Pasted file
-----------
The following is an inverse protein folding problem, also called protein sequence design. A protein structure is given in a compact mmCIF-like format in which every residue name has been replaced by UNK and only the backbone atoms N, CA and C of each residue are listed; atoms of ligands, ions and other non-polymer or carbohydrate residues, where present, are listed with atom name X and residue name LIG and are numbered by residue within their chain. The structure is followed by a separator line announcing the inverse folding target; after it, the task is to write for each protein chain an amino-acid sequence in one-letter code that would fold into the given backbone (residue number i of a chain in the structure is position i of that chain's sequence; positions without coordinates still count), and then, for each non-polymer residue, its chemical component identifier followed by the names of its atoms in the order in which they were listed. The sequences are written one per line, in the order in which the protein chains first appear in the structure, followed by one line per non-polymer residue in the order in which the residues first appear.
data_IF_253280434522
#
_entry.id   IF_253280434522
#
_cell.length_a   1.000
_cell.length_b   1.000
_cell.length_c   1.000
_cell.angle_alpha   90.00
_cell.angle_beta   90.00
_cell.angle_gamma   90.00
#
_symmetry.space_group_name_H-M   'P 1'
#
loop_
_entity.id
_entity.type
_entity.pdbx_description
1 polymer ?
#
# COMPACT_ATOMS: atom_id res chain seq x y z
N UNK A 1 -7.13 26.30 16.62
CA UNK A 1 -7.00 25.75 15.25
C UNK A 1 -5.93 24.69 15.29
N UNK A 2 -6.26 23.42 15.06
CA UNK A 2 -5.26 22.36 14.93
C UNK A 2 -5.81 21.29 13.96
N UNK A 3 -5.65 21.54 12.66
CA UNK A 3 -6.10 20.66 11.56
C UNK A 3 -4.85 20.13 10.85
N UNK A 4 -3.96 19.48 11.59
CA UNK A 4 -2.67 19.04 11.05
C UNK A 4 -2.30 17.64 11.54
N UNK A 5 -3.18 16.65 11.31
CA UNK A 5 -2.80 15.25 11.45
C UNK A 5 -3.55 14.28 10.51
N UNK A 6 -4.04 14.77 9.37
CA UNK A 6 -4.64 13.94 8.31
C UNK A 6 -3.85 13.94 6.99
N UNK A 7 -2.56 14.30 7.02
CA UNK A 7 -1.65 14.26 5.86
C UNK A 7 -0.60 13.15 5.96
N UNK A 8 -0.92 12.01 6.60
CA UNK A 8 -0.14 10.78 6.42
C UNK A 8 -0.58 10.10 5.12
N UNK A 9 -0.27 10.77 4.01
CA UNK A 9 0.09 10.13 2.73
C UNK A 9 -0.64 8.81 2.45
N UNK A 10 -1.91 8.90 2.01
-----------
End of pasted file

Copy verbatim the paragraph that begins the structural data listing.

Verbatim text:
The following is an inverse protein folding problem, also called protein sequence design. A protein structure is given in a compact mmCIF-like format in which every residue name has been replaced by UNK and only the backbone atoms N, CA and C of each residue are listed; atoms of ligands, ions and other non-polymer or carbohydrate residues, where present, are listed with atom name X and residue name LIG and are numbered by residue within their chain. The structure is followed by a separator line announcing the inverse folding target; after it, the task is to write for each protein chain an amino-acid sequence in one-letter code that would fold into the given backbone (residue number i of a chain in the structure is position i of that chain's sequence; positions without coordinates still count), and then, for each non-polymer residue, its chemical component identifier followed by the names of its atoms in the order in which they were listed. The sequences are written one per line, in the order in which the protein chains first appear in the structure, followed by one line per non-polymer residue in the order in which the residues first appear.